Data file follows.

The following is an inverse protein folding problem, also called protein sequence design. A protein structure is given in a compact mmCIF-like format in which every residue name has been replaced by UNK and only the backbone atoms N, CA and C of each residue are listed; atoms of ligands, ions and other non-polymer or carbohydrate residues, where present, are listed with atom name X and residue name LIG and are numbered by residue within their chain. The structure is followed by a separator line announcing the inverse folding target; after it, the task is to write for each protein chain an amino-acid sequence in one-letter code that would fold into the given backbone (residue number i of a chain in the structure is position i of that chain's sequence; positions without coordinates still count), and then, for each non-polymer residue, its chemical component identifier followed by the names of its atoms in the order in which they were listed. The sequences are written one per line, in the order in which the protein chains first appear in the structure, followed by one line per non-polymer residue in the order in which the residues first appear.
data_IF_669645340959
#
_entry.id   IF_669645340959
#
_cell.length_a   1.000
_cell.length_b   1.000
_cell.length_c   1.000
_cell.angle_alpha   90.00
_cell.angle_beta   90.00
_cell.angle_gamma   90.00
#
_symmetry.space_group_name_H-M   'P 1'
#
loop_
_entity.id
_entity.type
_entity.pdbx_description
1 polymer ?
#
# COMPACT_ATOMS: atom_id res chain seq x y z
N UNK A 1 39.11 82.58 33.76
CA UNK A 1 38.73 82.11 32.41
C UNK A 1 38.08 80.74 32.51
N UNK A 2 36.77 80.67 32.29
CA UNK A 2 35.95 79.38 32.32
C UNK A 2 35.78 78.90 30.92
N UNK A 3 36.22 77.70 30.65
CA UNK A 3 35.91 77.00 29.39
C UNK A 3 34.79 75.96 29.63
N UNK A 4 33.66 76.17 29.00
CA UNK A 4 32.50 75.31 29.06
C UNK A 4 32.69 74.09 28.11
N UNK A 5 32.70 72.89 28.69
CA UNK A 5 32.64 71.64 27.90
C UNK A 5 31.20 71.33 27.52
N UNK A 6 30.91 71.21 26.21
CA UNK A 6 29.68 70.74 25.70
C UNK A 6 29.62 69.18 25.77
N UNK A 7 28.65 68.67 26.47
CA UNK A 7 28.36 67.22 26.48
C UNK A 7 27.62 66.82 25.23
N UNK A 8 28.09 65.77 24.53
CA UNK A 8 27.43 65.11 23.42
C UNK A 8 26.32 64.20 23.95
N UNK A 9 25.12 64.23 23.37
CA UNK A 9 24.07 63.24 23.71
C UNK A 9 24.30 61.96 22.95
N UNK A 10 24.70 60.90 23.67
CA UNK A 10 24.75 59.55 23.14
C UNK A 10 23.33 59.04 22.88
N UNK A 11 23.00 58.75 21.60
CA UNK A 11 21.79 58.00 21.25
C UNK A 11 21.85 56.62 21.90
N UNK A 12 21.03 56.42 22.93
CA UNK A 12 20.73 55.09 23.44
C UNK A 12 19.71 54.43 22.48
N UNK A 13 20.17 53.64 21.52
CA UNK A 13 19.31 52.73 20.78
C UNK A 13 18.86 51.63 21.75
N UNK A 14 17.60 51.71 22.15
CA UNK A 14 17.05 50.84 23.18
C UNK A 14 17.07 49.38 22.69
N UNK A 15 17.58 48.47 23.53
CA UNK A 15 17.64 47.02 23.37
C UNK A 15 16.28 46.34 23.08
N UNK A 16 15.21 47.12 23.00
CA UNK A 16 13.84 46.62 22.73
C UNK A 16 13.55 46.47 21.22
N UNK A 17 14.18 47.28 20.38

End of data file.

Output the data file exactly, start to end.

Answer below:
The following is an inverse protein folding problem, also called protein sequence design. A protein structure is given in a compact mmCIF-like format in which every residue name has been replaced by UNK and only the backbone atoms N, CA and C of each residue are listed; atoms of ligands, ions and other non-polymer or carbohydrate residues, where present, are listed with atom name X and residue name LIG and are numbered by residue within their chain. The structure is followed by a separator line announcing the inverse folding target; after it, the task is to write for each protein chain an amino-acid sequence in one-letter code that would fold into the given backbone (residue number i of a chain in the structure is position i of that chain's sequence; positions without coordinates still count), and then, for each non-polymer residue, its chemical component identifier followed by the names of its atoms in the order in which they were listed. The sequences are written one per line, in the order in which the protein chains first appear in the structure, followed by one line per non-polymer residue in the order in which the residues first appear.
data_IF_669645340959
#
_entry.id   IF_669645340959
#
_cell.length_a   1.000
_cell.length_b   1.000
_cell.length_c   1.000
_cell.angle_alpha   90.00
_cell.angle_beta   90.00
_cell.angle_gamma   90.00
#
_symmetry.space_group_name_H-M   'P 1'
#
loop_
_entity.id
_entity.type
_entity.pdbx_description
1 polymer ?
#
# COMPACT_ATOMS: atom_id res chain seq x y z
N UNK A 1 39.11 82.58 33.76
CA UNK A 1 38.73 82.11 32.41
C UNK A 1 38.08 80.74 32.51
N UNK A 2 36.77 80.67 32.29
CA UNK A 2 35.95 79.38 32.32
C UNK A 2 35.78 78.90 30.92
N UNK A 3 36.22 77.70 30.65
CA UNK A 3 35.91 77.00 29.39
C UNK A 3 34.79 75.96 29.63
N UNK A 4 33.66 76.17 29.00
CA UNK A 4 32.50 75.31 29.06
C UNK A 4 32.69 74.09 28.11
N UNK A 5 32.70 72.89 28.69
CA UNK A 5 32.64 71.64 27.90
C UNK A 5 31.20 71.33 27.52
N UNK A 6 30.91 71.21 26.21
CA UNK A 6 29.68 70.74 25.70
C UNK A 6 29.62 69.18 25.77
N UNK A 7 28.65 68.67 26.47
CA UNK A 7 28.36 67.22 26.48
C UNK A 7 27.62 66.82 25.23
N UNK A 8 28.09 65.77 24.53
CA UNK A 8 27.43 65.11 23.42
C UNK A 8 26.32 64.20 23.95
N UNK A 9 25.12 64.23 23.37
CA UNK A 9 24.07 63.24 23.71
C UNK A 9 24.30 61.96 22.95
N UNK A 10 24.70 60.90 23.67
CA UNK A 10 24.75 59.55 23.14
C UNK A 10 23.33 59.04 22.88
N UNK A 11 23.00 58.75 21.60
CA UNK A 11 21.79 58.00 21.25
C UNK A 11 21.85 56.62 21.90
N UNK A 12 21.03 56.42 22.93
CA UNK A 12 20.73 55.09 23.44
C UNK A 12 19.71 54.43 22.48
N UNK A 13 20.17 53.64 21.52
CA UNK A 13 19.31 52.73 20.78
C UNK A 13 18.86 51.63 21.75
N UNK A 14 17.60 51.71 22.15
CA UNK A 14 17.05 50.84 23.18
C UNK A 14 17.07 49.38 22.69
N UNK A 15 17.58 48.47 23.53
CA UNK A 15 17.64 47.02 23.37
C UNK A 15 16.28 46.34 23.08
N UNK A 16 15.21 47.12 23.00
CA UNK A 16 13.84 46.62 22.73
C UNK A 16 13.55 46.47 21.22
N UNK A 17 14.18 47.28 20.38